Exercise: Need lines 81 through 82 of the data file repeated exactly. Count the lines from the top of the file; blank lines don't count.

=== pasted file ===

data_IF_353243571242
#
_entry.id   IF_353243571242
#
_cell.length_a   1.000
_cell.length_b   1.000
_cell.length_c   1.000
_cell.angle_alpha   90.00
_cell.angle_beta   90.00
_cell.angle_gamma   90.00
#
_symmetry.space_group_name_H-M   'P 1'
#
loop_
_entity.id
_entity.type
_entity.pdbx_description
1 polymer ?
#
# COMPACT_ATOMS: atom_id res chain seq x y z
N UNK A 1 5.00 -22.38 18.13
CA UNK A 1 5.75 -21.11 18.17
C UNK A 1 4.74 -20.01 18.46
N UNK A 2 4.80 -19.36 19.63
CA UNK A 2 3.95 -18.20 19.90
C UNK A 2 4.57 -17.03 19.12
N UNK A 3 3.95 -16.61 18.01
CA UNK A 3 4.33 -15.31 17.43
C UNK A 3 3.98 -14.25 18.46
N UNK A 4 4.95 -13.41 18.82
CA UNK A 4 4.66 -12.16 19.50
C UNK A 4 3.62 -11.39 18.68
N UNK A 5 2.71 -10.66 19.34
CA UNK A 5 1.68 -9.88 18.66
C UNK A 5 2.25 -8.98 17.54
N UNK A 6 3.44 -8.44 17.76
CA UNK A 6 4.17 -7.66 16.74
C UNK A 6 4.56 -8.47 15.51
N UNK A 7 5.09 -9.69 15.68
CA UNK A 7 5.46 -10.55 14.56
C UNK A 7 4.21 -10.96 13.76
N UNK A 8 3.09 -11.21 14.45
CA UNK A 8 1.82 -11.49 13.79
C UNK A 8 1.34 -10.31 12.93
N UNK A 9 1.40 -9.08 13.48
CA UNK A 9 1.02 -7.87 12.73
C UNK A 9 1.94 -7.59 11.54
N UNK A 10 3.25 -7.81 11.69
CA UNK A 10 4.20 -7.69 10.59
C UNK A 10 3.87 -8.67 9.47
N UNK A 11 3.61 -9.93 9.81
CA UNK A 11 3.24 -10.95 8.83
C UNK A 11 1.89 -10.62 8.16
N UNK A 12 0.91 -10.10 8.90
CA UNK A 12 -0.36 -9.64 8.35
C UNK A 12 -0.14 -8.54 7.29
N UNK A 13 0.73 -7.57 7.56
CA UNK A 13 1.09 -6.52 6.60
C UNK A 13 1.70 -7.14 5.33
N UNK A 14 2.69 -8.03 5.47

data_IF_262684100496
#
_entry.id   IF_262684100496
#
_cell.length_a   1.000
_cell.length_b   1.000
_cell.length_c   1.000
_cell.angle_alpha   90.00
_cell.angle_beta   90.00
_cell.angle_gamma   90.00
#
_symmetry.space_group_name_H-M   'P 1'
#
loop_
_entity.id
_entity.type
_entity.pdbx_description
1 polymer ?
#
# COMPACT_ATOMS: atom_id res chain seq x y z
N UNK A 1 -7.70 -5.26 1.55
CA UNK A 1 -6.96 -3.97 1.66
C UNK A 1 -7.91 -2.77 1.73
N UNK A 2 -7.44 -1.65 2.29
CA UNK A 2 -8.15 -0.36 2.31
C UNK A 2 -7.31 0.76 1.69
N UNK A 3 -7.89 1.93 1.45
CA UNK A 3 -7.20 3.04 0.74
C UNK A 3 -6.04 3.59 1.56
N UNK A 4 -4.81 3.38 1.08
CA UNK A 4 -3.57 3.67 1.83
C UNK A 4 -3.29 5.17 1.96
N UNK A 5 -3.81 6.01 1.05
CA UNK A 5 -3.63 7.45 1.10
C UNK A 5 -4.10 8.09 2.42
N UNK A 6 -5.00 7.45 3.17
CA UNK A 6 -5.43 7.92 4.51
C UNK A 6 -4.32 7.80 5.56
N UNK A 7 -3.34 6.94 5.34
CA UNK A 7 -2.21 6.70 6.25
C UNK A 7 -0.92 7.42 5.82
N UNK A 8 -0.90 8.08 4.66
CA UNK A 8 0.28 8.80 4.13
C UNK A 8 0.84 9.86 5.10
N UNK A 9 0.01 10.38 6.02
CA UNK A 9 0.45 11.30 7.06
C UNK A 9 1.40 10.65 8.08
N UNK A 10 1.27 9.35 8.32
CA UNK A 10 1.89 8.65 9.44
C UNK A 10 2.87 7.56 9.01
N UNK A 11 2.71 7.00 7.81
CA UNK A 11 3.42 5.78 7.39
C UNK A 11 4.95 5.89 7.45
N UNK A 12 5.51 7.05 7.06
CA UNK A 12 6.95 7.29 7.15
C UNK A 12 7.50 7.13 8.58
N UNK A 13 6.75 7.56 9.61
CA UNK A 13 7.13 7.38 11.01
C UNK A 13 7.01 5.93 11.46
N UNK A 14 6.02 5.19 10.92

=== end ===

N UNK A 1 -7.70 -5.26 1.55
CA UNK A 1 -6.96 -3.97 1.66